CA1058768A  Accessing of a modified word organized random access memory  Google Patents
Accessing of a modified word organized random access memoryInfo
 Publication number
 CA1058768A CA1058768A CA237,715A CA237715A CA1058768A CA 1058768 A CA1058768 A CA 1058768A CA 237715 A CA237715 A CA 237715A CA 1058768 A CA1058768 A CA 1058768A
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 memory
 image
 subarray
 divided
 module
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Classifications

 G—PHYSICS
 G06—COMPUTING; CALCULATING; COUNTING
 G06F—ELECTRIC DIGITAL DATA PROCESSING
 G06F12/00—Accessing, addressing or allocating within memory systems or architectures
 G06F12/02—Addressing or allocation; Relocation
 G06F12/0207—Addressing or allocation; Relocation with multidimensional access, e.g. row/column, matrix
Abstract
ORGANIZED RANDOM ACCESS MEMORY
ABSTRACT OF THE DISCLOSURE
A conventional word organized random access memory is modified for image processing operations so that the pq image points of any 1 x pq subarray, any pq x 1 subarray, or any regularlyspaced p x q subarray of an rp x sq or smaller image array stored in the memory can be extracted for updated in a single memory cycle. The invention contemplates pq memory modules labeled from 0 to pq1 for storing the image points, each module being capable of storing rs points in distinguishable cells, only one cell of which is randomly accessible in a single instant of time. The invention further contemplates accessing circuitry for causing each image point I(i,j) of an image array to be routed to or from a memory module M(i,j) according to the relation M(i,j) = (iq+(i/p)//q+j)//pq, where the notations "/" and "//" denote, respectively, the quotient and the remainder resulting from integer division. The accessing circuitry additionally causes image point I(i,j) to be stored into or retrieved from a cell location A(i,j) of module M(i,j) according to the relation A(i,j) = (i/p)s+(j/q).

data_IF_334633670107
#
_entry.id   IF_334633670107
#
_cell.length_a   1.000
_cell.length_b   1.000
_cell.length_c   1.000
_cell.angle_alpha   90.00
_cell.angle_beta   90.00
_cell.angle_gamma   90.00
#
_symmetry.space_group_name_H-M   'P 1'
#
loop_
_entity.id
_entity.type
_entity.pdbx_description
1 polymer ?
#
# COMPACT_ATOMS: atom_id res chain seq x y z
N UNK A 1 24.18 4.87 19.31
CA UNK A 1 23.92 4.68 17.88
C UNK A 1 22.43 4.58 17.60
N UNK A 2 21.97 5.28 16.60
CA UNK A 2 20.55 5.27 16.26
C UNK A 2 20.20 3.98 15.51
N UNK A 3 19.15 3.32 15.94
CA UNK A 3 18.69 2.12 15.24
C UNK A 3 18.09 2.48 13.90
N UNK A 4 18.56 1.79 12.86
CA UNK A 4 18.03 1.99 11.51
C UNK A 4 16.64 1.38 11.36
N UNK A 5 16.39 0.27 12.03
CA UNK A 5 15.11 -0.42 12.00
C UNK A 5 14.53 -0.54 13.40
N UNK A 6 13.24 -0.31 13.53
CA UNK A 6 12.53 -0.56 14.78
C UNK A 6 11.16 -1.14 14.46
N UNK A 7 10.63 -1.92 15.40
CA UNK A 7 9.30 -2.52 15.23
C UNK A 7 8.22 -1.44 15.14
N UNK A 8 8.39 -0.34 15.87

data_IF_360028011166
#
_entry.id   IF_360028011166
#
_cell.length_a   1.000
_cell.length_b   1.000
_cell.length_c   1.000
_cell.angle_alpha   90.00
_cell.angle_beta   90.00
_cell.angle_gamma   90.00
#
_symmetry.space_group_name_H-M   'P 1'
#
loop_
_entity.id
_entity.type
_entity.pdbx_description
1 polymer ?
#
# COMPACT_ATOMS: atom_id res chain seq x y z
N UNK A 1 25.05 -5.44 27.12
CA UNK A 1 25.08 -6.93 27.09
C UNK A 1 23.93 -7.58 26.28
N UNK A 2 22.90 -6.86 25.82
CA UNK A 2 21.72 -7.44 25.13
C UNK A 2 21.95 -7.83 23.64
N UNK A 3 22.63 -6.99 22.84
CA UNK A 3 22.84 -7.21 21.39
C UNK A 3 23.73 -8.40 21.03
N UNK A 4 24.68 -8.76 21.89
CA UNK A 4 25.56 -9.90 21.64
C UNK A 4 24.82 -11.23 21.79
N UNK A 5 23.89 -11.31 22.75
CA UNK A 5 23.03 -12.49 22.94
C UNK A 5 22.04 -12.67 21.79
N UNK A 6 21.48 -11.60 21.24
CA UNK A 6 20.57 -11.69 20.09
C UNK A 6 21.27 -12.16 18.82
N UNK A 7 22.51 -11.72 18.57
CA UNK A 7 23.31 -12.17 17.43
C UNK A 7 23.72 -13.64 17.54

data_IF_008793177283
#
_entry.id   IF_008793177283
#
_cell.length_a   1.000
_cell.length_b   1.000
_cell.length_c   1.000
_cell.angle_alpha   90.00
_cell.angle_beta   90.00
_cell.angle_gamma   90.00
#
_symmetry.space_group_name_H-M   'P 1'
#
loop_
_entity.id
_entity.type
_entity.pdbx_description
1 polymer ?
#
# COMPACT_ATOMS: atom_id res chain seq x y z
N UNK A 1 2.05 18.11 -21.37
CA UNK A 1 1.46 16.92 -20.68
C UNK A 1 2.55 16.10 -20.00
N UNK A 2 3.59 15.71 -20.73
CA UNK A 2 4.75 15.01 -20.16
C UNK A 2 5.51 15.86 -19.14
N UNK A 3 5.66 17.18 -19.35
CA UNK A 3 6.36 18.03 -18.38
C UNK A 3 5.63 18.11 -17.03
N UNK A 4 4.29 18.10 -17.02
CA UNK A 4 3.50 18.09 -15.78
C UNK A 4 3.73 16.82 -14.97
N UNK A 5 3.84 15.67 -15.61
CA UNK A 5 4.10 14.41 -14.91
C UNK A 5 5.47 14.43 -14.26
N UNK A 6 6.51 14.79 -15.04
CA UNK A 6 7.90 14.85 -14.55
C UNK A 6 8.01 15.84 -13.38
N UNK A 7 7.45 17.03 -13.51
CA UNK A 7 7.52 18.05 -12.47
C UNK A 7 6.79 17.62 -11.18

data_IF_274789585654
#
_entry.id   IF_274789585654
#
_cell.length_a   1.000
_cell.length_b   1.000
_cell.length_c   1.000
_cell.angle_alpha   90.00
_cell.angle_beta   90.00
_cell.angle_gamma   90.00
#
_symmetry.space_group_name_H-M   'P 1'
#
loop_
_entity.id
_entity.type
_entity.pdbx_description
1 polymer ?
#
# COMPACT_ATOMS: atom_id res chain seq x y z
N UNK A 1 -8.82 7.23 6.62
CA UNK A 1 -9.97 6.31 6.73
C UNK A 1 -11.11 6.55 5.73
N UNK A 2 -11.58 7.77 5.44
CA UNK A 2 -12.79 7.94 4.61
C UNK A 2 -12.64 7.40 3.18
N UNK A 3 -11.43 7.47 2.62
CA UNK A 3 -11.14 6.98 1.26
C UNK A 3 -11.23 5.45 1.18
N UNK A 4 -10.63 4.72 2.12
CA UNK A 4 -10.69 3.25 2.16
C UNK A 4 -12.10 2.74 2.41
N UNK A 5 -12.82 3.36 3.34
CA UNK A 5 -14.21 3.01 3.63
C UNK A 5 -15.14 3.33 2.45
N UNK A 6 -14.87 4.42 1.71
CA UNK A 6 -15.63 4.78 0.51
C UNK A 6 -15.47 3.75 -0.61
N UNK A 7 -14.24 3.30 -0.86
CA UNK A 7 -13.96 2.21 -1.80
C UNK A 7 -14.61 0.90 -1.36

Description
~.~5&~768 : ~
This invention relates to an access method and apparatus for selectively extracting or updating subarrays of a larger array stored in a modified word organized random access memory, and more particularly, relates to the modifications to a con ;
ventional word organized memory used for image processing.
As understood, a digital image is considered to be a twodimensional array of image points, each of which comprises an , integer or a set of integers. Image manipulation ideally subsumes lQ the capability of storing an image array in a memory and operating upon selected clusters of points simultaneously, such as sequences of points in a single row or column of the array and points within a small rectangular area. This imposes the constraint that the memory must allow all points in any selected cluster to be accessed in one memory cycle. If any desired combination of points in the array could be accessed simultaneously from a bit addressable memory, then storage and retrieval of clusters of image points would , ;
pose no problem. However, because digital images form large arrays, only word organized memories are economically available. A conven '~`r~
~tional word organized memory includes a plurality of randomly ac~
cessible 'iwords" of storage locations, each word of which can store a cluster of image points. However, it is necessary to modify the accessing mechanism o~ this conventional memory in order to permit access to clusters of image points when the points are not all in !''''~; "' the same word of storage. ~
An image can be represented by an M x N array I(*,*) of ;`
image points, where each point I(i,j) for O<i<M and Q~<N is an ~ ~;
integer or a set of integers which represents the color and intensity of a portion of~the image. For simplicity, attention can be restricted to black/white images for which I(i,j) is a single bit of
 2  ~
.;,~ .,,' :
'`; '., ~05~76~
1 information~ Typically, I(i,j)=l represents a black area of the image, and I(i,j)0 represents white area.
.~ .
Images are most commonly generated by scanning pictorial ;
data such as 8 1/2" x 14" documents. Thereafter, they can be stored, viewed from a display, transmitted, or printed. Since most scanners and printers process an image from top to bottom and from left to right, images are normally transmitted in the .